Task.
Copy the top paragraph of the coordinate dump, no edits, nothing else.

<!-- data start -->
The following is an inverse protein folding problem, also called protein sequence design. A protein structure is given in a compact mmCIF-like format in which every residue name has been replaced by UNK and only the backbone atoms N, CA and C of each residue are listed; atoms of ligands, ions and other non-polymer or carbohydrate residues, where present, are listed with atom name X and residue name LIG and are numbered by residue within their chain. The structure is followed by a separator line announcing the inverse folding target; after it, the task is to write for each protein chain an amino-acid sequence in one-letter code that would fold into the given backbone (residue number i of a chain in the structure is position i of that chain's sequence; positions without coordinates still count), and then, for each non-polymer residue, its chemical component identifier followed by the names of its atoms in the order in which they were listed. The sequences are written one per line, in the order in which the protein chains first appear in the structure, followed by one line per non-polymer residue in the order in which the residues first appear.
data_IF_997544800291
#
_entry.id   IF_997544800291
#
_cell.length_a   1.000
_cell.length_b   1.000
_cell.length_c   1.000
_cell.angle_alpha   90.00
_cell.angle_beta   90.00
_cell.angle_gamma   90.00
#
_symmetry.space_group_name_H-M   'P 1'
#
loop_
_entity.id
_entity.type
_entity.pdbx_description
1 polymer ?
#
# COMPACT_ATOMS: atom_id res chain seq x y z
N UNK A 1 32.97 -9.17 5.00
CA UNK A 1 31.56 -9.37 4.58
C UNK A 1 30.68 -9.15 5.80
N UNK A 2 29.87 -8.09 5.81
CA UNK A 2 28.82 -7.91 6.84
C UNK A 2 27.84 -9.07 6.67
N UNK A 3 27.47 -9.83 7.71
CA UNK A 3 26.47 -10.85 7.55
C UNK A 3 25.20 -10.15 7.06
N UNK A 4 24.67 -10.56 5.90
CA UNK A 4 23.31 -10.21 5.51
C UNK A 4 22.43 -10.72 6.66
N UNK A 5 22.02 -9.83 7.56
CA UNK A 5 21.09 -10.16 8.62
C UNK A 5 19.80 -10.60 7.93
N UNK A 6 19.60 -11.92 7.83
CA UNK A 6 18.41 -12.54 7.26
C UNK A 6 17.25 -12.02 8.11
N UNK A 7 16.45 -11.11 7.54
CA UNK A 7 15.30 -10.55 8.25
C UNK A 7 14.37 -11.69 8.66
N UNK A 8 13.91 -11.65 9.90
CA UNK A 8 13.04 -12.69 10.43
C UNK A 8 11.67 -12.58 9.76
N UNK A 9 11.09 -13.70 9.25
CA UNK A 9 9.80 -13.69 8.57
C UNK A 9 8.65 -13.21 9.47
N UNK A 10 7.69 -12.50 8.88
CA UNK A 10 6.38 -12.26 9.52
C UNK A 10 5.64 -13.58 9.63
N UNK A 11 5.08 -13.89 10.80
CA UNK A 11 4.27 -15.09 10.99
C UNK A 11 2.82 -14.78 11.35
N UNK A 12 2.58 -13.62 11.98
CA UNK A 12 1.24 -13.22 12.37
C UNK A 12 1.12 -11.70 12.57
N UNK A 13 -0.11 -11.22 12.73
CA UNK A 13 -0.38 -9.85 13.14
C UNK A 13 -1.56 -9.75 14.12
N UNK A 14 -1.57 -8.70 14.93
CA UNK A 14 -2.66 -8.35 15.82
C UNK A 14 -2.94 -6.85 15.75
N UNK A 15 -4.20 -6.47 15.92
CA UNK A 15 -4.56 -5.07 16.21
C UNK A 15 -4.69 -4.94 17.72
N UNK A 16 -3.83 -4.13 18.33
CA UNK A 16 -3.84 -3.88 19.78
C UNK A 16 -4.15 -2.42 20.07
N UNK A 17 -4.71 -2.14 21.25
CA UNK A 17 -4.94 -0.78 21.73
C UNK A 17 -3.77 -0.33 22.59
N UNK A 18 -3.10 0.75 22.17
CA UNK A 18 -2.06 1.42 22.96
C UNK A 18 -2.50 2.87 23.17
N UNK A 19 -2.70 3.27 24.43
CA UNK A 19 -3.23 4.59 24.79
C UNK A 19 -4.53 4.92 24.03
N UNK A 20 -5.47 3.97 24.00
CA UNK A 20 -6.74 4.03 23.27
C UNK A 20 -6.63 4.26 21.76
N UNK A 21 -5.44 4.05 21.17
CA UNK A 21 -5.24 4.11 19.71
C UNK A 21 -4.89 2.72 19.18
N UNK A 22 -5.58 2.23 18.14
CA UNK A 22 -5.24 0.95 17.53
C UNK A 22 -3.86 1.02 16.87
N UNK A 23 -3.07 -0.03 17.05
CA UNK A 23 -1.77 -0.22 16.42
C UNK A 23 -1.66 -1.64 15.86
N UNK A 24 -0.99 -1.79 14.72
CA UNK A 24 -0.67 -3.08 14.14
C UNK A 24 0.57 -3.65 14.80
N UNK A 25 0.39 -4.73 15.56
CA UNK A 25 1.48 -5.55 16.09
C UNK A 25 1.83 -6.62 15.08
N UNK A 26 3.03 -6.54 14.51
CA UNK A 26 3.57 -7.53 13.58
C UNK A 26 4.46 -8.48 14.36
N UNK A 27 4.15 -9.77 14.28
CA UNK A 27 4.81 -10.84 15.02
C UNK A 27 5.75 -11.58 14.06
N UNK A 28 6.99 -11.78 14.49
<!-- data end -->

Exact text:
The following is an inverse protein folding problem, also called protein sequence design. A protein structure is given in a compact mmCIF-like format in which every residue name has been replaced by UNK and only the backbone atoms N, CA and C of each residue are listed; atoms of ligands, ions and other non-polymer or carbohydrate residues, where present, are listed with atom name X and residue name LIG and are numbered by residue within their chain. The structure is followed by a separator line announcing the inverse folding target; after it, the task is to write for each protein chain an amino-acid sequence in one-letter code that would fold into the given backbone (residue number i of a chain in the structure is position i of that chain's sequence; positions without coordinates still count), and then, for each non-polymer residue, its chemical component identifier followed by the names of its atoms in the order in which they were listed. The sequences are written one per line, in the order in which the protein chains first appear in the structure, followed by one line per non-polymer residue in the order in which the residues first appear.